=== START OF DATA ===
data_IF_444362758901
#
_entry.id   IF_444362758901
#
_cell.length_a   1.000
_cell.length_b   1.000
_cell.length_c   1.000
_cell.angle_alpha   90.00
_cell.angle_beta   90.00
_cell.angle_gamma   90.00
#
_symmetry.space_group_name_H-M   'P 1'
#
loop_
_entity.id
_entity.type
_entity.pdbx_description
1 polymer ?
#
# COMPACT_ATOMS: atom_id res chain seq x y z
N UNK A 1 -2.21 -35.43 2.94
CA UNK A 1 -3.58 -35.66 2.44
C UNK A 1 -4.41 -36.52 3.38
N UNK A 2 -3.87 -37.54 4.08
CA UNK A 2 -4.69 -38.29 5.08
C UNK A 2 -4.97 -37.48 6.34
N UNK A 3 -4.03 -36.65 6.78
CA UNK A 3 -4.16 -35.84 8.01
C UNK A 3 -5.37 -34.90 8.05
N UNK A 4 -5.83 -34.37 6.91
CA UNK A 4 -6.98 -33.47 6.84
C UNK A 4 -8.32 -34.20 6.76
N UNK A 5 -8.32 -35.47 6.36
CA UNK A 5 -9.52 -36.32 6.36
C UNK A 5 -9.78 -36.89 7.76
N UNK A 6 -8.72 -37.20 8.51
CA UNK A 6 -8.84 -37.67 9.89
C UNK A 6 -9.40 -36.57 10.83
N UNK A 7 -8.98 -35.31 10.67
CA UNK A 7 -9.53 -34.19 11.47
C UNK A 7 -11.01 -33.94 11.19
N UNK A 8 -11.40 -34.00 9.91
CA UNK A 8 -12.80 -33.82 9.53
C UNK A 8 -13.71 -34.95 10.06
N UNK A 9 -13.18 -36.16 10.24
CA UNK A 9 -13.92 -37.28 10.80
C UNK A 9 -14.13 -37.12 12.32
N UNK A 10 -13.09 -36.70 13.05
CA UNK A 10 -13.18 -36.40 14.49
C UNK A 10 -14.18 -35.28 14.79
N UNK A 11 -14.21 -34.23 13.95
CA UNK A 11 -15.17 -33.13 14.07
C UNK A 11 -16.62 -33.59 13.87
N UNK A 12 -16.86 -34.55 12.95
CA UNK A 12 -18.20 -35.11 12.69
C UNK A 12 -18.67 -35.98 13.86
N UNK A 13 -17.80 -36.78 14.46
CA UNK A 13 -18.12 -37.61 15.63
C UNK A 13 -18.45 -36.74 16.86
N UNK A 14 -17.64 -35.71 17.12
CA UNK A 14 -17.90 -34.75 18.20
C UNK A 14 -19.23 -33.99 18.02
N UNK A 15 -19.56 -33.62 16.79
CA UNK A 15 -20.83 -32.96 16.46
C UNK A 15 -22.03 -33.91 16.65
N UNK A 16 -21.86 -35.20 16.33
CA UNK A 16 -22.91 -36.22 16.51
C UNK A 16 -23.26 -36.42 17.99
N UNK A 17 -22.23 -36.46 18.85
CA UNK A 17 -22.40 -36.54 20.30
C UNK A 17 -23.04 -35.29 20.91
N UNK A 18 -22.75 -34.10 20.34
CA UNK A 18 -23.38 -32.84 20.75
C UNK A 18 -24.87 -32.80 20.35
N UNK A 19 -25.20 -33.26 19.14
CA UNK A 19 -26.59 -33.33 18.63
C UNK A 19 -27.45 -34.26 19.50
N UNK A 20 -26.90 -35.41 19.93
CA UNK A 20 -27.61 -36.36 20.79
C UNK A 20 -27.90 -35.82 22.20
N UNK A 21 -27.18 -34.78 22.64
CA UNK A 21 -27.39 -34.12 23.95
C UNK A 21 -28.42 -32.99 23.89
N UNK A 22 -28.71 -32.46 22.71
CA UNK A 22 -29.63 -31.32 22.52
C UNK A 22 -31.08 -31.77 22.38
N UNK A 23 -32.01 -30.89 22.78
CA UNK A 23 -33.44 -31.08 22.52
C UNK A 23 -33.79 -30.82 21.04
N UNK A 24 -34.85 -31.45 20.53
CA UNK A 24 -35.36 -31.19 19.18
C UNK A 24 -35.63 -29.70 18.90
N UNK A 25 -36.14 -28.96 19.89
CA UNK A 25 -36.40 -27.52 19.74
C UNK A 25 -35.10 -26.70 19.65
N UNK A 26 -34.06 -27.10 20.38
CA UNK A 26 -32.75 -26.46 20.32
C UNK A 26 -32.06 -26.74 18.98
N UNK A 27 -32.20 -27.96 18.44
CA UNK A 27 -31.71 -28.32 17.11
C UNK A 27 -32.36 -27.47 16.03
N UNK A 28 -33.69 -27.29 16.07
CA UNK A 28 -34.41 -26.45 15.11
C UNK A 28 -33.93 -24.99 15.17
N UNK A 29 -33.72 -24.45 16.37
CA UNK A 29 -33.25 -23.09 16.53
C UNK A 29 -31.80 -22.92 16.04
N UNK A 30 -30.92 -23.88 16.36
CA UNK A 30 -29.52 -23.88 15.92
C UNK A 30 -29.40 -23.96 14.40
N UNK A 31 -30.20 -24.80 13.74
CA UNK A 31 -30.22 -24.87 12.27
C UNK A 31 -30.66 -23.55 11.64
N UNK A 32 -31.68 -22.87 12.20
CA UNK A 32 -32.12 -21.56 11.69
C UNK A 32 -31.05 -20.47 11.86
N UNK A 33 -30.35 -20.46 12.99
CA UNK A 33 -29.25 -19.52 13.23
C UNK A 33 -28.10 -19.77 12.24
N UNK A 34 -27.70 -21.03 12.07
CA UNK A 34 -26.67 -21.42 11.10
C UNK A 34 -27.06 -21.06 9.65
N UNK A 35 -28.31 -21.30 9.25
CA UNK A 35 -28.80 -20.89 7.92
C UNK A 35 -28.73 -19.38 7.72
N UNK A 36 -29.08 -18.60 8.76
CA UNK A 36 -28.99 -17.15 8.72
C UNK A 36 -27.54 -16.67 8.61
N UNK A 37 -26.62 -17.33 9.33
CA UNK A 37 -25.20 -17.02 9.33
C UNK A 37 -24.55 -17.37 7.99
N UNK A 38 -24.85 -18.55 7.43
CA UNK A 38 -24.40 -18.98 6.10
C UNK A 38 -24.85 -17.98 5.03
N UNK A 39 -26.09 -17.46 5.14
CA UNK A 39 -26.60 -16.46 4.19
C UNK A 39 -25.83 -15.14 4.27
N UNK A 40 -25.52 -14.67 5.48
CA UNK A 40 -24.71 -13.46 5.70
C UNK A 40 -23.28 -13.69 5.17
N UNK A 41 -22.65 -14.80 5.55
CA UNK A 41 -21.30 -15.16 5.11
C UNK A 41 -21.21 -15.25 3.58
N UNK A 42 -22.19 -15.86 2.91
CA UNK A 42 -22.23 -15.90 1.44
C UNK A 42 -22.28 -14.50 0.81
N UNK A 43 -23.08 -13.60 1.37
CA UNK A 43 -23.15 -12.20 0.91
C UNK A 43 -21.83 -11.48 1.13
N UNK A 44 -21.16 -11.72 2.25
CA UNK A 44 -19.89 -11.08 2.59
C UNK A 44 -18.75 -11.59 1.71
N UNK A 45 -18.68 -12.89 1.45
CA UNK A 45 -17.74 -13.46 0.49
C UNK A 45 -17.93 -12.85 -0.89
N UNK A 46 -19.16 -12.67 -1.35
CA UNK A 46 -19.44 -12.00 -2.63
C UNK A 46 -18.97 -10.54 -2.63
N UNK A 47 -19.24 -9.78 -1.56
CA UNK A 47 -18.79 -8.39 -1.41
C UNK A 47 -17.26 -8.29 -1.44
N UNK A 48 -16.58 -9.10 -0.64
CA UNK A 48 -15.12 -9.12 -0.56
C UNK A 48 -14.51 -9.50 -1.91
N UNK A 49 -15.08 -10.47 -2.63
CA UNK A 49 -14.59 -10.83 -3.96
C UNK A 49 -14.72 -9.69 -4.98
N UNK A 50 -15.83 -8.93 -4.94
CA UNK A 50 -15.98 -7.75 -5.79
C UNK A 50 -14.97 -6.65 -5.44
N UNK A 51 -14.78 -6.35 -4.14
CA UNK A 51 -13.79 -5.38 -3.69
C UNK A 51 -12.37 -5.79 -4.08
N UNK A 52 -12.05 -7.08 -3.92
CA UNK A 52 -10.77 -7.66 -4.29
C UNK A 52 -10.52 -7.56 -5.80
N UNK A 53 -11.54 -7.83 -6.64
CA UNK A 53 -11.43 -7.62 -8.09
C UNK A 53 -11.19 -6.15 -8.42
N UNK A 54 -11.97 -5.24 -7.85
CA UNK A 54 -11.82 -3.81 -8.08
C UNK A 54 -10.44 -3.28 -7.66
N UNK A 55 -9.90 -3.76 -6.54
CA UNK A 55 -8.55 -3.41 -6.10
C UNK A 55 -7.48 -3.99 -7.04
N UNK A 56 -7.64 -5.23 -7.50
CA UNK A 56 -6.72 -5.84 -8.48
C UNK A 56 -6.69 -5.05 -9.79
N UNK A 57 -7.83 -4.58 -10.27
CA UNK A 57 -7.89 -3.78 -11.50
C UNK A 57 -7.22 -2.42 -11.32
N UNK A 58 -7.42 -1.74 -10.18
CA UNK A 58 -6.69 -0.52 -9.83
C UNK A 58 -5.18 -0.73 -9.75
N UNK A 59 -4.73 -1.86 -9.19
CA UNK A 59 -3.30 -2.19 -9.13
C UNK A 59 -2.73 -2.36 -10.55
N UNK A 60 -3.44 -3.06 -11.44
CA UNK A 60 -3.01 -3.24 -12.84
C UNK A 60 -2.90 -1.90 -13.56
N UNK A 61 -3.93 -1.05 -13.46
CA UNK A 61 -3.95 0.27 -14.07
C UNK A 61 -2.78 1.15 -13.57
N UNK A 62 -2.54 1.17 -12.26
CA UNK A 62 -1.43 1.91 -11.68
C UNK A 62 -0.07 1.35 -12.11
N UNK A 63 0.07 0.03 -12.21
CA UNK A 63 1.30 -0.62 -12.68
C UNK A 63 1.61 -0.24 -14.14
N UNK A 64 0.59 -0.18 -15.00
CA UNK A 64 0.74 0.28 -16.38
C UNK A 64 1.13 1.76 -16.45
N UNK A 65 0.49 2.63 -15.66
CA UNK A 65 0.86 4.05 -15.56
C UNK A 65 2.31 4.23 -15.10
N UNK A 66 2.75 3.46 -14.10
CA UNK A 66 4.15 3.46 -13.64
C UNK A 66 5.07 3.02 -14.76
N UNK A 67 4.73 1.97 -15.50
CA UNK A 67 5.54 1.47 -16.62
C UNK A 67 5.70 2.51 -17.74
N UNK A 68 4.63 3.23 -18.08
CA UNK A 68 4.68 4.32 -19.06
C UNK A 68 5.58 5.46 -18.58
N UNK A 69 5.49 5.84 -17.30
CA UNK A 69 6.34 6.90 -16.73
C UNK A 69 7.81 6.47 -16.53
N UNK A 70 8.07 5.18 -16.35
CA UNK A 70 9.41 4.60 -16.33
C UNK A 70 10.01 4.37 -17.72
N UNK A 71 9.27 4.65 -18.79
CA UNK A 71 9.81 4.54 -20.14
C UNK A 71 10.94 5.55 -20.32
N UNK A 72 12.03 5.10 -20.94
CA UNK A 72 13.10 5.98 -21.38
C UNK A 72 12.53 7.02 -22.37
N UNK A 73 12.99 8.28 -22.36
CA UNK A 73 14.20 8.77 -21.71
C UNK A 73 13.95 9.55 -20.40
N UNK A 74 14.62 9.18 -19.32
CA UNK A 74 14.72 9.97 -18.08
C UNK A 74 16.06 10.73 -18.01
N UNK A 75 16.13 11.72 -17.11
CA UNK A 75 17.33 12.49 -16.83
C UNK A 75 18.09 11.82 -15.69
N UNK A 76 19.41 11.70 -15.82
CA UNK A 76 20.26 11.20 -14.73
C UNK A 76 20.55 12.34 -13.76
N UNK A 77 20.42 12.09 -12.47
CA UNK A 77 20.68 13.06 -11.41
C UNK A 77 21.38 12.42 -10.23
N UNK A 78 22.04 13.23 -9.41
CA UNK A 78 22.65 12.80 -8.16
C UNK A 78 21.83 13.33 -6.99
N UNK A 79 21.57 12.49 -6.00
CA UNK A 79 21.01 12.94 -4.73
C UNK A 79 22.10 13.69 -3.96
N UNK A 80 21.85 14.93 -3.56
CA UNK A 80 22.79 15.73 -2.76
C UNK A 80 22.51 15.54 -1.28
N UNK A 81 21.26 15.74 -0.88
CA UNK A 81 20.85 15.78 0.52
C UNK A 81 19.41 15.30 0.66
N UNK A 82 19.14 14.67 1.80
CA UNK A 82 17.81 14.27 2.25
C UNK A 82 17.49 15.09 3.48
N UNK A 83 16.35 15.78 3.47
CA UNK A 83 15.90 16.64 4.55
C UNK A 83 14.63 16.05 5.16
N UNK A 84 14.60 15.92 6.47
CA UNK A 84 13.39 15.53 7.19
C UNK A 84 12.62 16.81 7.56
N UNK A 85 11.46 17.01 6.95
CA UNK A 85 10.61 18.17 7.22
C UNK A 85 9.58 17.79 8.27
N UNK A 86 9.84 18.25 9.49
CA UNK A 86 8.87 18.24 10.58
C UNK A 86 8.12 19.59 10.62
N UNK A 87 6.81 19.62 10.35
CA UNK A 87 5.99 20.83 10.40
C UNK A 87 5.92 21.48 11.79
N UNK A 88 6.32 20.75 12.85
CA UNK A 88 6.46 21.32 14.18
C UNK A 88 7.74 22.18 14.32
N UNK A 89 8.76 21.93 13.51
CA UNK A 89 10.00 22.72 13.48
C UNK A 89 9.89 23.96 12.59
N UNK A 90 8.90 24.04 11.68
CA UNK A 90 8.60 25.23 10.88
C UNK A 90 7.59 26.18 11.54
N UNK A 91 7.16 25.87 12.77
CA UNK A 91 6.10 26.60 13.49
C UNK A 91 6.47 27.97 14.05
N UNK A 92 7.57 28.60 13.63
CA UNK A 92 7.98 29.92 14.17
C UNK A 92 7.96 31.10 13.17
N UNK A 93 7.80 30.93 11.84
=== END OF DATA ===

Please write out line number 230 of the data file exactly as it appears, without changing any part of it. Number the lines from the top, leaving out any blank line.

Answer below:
C UNK A 70 10.01 4.37 -17.72